The Owl’s Assembly Of Birds

An Owl held a party. Dove wanted to leave early but as others left and were insulted by the Owl Dove stayed and left last so no-one would hear the insult.

Slander wounds; do not berate others.


JN Fable 055

Sketch: James Northcote; Wood drawing: William Harvey; Engraving: J. Jackson (1828)

An Owl assuming airs of quality, would needs have a splendid rout, to which all the beauties of feather were invited, whom she received in the most polite and affable manner, with cordial expressions of friendship and pleasure; but last of all the company in came the Dove, who declared herself to be in such haste as only just able to appear and pay her compliments of ceremony, being obliged to attend on her young brood; however, she could not but observe, that as each of the visitors departed, the Owl did not fail to make her remarks on their characters. After the Magpie was gone, “There,” said the Owl, “goes the most selfish thief that ever lived, she cannot be trusted in any house but will slily steal whatever she can lay her beak on, and hide it in holes and comers like a miser, even things that are of no kind of use to her, merely from covetousness.” Next went away the Parrot:—” A good riddance,” said the Owl, “from that prating fool, who is continually babbling without knowing the least particle of the subject she is talking about, then she swears like a trooper, and tells lies like a varlet.” ‘Then the Peacock took his leave:—”Did you observe,” said the Owl, “the airs of that vain idiot, filled with pride, affectation, and conceit of his beauty—I wish he would but look at his legs and be humble.” Next the Goose withdrew—”What a mass of awkwardness, stupidity, and vulgarity,” cried the Owl, “I wonder such creatures are not ashamed to appear in polite company; but such characters have no feeling for themselves or any ooe else.” Next the Kite disappeared;—” There goes a precious piece of goods,” said she: “one that would eat her own mother alive rather than deprive herself of a meal.”

In this manner the Owl ran on till the whole company were departed except the Dove, who remained alone with her. “How is this,” said the Owl, “did not you say and declare when you first came in, that you were in such haste that you could not tarry a moment, and now forsooth you have seen all the company out, this is very strange indeed!”—”Why, to tell you the plain truth,” replied the Dove, “when I heard you give such satirical descriptions of each of your visitors after they had left the company, I found it absolutely requisite, as the only means Df protecting my own character, to remain till there was no one left to hear it: and I will give you this advice, which you will find by experience to be good, that if you go on at this rate, you will be shunned by every Bird that has but feathers enough in its wings to fly from you. And when you do venture abroad it must only be in the night, otherwise you will be followed and hooted at as a common detractor and a pest to society.”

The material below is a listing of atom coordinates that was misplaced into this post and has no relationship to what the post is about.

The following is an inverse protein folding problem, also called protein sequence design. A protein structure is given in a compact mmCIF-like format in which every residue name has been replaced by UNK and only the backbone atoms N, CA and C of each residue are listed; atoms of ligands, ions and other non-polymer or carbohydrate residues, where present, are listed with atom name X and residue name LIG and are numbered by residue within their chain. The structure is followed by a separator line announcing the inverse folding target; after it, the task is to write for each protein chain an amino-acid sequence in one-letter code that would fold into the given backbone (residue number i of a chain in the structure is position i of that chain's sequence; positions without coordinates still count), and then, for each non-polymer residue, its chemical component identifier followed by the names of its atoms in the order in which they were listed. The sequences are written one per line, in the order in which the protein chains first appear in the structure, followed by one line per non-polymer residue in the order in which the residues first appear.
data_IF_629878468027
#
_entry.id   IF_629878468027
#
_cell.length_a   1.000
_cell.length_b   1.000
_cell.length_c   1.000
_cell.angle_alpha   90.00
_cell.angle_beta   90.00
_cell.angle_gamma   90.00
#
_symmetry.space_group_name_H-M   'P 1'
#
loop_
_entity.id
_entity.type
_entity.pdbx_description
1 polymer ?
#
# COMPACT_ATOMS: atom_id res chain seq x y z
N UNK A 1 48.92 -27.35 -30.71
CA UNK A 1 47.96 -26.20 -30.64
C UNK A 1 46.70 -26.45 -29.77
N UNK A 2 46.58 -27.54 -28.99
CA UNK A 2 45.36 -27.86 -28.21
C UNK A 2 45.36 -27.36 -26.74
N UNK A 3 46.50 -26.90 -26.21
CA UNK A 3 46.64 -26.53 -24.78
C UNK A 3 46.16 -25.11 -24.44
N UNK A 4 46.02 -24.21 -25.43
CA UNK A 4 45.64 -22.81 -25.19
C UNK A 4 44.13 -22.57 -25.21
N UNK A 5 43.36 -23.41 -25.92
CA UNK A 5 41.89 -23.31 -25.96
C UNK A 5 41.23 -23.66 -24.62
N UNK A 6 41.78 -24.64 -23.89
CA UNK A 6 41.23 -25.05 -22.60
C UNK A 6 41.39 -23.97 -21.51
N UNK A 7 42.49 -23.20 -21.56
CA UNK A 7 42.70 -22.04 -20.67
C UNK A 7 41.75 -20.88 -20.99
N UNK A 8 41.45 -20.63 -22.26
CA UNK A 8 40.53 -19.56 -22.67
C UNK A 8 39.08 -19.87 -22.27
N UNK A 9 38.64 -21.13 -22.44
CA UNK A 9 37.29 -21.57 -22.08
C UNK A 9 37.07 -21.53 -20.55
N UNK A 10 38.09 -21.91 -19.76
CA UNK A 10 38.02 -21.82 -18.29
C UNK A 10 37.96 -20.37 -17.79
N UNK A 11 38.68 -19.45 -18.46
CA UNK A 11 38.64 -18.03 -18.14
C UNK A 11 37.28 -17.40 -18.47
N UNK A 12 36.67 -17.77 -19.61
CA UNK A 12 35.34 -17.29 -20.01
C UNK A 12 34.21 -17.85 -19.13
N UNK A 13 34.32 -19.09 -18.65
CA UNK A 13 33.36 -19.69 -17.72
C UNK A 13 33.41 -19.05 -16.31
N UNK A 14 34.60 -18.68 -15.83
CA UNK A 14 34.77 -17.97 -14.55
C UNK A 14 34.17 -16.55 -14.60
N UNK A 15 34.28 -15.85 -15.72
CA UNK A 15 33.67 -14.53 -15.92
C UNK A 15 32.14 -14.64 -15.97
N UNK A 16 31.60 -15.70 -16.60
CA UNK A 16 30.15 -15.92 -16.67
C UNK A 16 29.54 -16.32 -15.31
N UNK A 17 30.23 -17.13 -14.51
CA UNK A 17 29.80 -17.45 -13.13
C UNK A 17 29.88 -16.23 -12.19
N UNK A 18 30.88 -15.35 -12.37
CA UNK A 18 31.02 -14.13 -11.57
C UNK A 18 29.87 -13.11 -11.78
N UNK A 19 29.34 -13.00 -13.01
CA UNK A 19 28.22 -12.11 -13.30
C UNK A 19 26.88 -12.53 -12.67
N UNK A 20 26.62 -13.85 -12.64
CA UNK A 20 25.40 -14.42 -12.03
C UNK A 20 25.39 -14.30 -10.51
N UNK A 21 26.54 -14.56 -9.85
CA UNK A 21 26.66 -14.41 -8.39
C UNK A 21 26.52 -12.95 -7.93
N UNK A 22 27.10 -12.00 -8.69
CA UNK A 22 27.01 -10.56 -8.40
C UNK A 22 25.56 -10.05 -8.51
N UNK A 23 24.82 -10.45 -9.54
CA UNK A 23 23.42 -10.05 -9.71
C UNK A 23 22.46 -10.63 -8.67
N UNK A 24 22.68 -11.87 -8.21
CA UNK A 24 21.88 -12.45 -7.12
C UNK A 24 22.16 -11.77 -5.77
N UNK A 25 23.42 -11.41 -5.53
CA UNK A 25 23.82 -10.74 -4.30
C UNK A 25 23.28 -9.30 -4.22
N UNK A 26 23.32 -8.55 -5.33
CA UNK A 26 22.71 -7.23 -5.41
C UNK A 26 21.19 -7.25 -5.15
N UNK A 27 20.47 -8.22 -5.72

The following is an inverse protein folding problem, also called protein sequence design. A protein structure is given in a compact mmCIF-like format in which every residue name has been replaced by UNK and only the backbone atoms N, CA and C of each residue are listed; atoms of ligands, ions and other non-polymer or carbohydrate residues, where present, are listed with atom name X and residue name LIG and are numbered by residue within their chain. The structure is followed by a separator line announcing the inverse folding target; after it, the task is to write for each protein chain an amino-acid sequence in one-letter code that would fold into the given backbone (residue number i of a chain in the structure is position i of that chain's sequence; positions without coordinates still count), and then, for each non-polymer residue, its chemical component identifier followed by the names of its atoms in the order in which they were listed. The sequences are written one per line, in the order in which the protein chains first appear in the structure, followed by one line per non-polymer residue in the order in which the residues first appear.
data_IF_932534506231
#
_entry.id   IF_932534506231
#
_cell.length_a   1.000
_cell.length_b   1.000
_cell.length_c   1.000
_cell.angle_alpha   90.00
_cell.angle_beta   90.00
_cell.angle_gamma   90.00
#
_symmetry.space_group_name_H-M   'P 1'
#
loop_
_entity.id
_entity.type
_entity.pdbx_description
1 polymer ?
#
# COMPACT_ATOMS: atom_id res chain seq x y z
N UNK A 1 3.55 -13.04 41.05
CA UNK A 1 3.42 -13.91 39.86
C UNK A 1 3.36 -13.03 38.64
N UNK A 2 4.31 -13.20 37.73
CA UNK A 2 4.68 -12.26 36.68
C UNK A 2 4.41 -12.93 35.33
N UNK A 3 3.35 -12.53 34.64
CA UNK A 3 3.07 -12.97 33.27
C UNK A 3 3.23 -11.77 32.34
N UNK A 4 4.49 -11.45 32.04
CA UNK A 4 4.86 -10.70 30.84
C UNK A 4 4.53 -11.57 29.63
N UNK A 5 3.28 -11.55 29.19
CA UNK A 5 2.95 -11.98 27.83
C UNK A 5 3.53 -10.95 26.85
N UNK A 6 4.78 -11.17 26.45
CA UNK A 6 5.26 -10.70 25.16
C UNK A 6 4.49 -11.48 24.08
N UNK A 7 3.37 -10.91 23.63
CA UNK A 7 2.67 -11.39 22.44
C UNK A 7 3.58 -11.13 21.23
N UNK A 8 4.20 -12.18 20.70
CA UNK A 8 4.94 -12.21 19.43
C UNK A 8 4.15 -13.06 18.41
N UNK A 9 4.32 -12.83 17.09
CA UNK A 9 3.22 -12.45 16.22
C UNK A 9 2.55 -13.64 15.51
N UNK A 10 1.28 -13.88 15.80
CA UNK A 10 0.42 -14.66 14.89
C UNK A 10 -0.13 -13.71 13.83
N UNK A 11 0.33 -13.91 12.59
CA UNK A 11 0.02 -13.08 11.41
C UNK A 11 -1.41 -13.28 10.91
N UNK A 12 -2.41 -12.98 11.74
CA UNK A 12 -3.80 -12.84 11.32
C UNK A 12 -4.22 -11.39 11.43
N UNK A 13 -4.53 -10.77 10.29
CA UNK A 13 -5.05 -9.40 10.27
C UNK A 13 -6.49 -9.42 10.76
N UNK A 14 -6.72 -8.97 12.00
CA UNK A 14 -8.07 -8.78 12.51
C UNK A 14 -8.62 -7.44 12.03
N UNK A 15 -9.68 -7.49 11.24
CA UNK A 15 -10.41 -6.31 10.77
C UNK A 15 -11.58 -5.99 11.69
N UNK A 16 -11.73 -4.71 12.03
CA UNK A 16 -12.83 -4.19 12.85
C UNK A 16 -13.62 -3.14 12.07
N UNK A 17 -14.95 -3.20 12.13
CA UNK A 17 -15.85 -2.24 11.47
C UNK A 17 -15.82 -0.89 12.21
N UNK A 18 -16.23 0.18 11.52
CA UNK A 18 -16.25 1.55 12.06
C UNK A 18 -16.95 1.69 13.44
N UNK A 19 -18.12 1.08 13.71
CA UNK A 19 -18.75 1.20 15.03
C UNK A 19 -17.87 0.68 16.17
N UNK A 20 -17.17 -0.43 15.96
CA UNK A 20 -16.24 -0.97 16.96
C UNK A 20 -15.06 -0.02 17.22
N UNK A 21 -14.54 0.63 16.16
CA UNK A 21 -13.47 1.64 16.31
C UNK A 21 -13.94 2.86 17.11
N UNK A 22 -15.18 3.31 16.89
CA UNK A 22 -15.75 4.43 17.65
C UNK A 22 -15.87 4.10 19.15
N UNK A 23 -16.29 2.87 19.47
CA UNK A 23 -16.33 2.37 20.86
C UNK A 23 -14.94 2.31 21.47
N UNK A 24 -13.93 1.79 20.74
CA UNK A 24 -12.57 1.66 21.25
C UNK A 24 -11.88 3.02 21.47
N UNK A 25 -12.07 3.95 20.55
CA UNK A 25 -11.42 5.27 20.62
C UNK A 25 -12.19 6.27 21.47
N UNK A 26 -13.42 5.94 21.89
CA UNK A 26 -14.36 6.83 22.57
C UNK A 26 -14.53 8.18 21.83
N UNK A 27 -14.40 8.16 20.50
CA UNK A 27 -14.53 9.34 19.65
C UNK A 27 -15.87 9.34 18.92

There is something very terrible in unjustly attacking men in a way to prejudice their honour or fortune; but indeed where crimes are enormous, the delinquent deserves little pity, yet the reporter may deserve less; as it has been observed by a great author on the government of the tongue, where, speaking of uncharitable truths, he says, “a discovery of this kind serves not to reclaim, but enrages the offender, and precipitates him into farther degrees of ill.” Modesty and fear of shame is one of those natural restraints, which the wisdom of heaven has put upon mankind; and he that stumbles, may yet by a check of that bridle recover again: but when by a public detection he is fallen under that infamy be feared, he will then be apt to discard all caution, and think he owes himself the utmost pleasures of vice, as the price of his reputation. Nay, perhaps he advances further, and sets up for a reversed sort of fame, by being eminently wicked; and be who before was but a clandestine disciple, becomes a doctor of impiety.

This sort of reasoning most certainly induced our wise legislators to repeal that law, which put the stamp of infamy on the face of felons; thus putting them beyond the power of retrieving their character, or indeed of thinking it possible.

The great mischief of slander is, that one knows neither how to ward off the stroke, nor to cure the wound it gives. J. N.

JN Fable 055a

Wood drawing: William Harvey; Engraving: J. Jackson (1828)